For the past three years, Senator Jose Javier Rodríguez has arrived to work every day in Tallahassee wearing rain boots with the words #ActOnClimateFL clearly visible on the side. In the Sunshine State, climate change-caused sea level rise, coastal erosion, and natural disasters are major threats, and Senator Rodríguez is determined to fight to protect his constituents from them.
Earlier this year in March, Senator Rodríguez saw the first success from his efforts — Florida passed its first ever bill (SB 178) that acknowledges the legitimacy of climate change, marking an important shift in a Republican-led state.
What is the significance of SB 178?
If Governor Ron Desantis signs it, SB 178 will require all state-funded buildings in coastal zones to take into account sea-level rise before they begin building, a significant measure in a state where more than two-thirds of its 20 million residents live on the coast.
With a Republican controlled legislature and executive branch, this bill called for bipartisan efforts to build support, and was the first climate-related bill to pass in the past decade. It was sponsored by Senator Rodríguez, a Democrat, in the Senate, and co-sponsored by Representative Vance Aloupis, a Republican, in the House.
“I think first off, having a Democratic sponsor in the Senate and Republican sponsor in the House — at its core the bill was bipartisan. But at the end of the day, it’s a very practical proactive bill, regardless of where you sit on the political spectrum. If you believe in the efficient use of government resources, then this was a smart piece of legislation, “ Representative Aloupis told Climate XChange.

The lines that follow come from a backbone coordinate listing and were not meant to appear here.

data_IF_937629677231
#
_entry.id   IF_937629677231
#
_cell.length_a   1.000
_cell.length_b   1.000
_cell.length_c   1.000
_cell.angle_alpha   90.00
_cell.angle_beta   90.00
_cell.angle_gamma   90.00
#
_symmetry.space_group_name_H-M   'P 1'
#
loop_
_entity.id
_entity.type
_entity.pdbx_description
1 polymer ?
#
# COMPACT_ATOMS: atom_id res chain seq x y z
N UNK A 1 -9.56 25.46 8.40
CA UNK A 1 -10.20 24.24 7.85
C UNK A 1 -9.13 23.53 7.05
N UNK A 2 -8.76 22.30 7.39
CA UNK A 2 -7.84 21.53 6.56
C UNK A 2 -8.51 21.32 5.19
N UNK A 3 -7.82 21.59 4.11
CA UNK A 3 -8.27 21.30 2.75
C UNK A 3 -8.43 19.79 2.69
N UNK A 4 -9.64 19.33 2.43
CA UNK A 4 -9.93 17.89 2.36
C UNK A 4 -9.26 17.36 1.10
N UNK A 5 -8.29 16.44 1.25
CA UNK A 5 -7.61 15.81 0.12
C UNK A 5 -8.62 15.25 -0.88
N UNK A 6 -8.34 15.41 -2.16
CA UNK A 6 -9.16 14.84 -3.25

Many Republicans view this bill as an important shift in state policy on climate. Senator Tom Lee, a Republican legislator representing Hillsborough County, commented on the bill, “this is a great opportunity to point out how quickly this state has pivoted on these issues.”
According to Senator Rodríguez, the bipartisan acceptance of climate change has come quickly, and primarily as Republicans have realized the economic threat that environmental degradation brings.
“The debates about science were vigorous when I started (working on this bill) about four years ago, but by the time I was able to get this passed, they almost disappeared. And so climate became an issue that was internalized on both sides, and that wasn’t just an environmental issue, but an economic issue as well,” the Senator said in an interview with Climate XChange.
Climate change calls for urgent legislative action
SB 178 stands out from other climate bills or measures passed in GOP-led states, which often create study groups or task forces that don’t take any particular action. In a world where the effects of climate change are already harming lives, passing bills that really do something to address present and future climate impacts are essential.
“It’s the first bill to lead to actual concrete action. It’s not a bill that says let’s study something, it’s not a blue ribbon panel, it doesn’t just start talking about the problem, it actually requires real action,’’ Senator Rodríguez told Climate XChange. In his district, entire neighborhoods regularly flood due to sea level rise and worsening storms, displacing his residents and ruining livelihoods. Such flooding will only continue to worsen as climate change intensifies.
Florida has been suffering from the effects of climate change more than most other U.S. states — as a peninsula, sea level rise is particularly harmful and already causes vast flooding, and residents are starting to really notice this.